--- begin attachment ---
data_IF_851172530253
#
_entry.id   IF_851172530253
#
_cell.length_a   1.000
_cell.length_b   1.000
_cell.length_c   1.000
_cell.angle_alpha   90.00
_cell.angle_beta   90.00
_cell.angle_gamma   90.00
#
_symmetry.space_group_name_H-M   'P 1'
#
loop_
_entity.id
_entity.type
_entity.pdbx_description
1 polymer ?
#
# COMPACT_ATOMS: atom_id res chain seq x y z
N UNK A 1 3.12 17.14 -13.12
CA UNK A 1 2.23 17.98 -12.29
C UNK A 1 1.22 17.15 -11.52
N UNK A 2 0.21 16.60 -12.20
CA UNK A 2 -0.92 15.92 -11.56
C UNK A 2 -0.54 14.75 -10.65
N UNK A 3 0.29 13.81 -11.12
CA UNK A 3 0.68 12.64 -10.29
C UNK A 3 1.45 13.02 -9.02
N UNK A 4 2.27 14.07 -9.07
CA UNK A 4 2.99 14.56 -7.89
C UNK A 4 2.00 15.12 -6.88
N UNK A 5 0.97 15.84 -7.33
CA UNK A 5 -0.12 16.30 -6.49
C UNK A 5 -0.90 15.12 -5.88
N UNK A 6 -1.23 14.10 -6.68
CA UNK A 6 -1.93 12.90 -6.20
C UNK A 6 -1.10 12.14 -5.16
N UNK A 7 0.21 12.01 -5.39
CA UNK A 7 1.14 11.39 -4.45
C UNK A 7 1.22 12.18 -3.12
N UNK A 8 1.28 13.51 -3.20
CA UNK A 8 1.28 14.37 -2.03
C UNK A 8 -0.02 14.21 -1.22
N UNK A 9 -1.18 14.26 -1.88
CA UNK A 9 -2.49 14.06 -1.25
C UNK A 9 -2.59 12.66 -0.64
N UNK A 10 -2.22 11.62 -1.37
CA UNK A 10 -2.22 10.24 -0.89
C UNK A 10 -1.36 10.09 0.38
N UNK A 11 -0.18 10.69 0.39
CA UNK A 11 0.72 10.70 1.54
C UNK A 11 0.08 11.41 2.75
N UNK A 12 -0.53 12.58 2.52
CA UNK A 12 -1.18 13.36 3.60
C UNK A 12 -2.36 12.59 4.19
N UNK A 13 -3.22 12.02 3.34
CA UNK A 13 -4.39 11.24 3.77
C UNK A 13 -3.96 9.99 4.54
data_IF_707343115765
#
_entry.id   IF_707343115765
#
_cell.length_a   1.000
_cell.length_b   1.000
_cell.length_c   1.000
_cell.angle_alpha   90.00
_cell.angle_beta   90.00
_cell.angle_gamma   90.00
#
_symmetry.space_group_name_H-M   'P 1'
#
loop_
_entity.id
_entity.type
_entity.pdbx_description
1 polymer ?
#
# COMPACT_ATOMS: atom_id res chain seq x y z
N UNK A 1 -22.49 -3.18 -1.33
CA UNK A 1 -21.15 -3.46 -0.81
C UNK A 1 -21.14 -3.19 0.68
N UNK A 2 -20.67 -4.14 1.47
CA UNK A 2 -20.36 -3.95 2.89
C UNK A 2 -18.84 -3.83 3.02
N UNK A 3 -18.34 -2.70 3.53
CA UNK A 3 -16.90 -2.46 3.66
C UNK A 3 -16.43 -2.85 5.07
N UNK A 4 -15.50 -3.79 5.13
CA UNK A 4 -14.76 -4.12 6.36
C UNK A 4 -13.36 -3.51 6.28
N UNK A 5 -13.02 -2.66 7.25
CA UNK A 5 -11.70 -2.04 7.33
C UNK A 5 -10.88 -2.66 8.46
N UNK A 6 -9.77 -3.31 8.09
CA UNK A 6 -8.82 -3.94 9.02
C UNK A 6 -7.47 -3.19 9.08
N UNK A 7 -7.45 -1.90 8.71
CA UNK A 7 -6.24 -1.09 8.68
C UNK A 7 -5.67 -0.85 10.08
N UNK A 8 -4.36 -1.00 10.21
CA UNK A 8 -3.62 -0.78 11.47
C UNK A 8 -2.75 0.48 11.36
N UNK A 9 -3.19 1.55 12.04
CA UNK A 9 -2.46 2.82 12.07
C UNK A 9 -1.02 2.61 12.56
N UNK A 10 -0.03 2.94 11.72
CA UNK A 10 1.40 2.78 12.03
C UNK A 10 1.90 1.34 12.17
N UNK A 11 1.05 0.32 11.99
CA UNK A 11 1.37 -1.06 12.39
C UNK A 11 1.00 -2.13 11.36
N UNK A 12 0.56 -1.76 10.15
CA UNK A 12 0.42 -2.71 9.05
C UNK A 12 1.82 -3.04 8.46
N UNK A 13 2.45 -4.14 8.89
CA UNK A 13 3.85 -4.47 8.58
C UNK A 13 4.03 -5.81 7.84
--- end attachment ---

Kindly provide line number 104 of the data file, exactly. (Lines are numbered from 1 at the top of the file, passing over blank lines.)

N UNK A 9 -3.19 1.55 12.04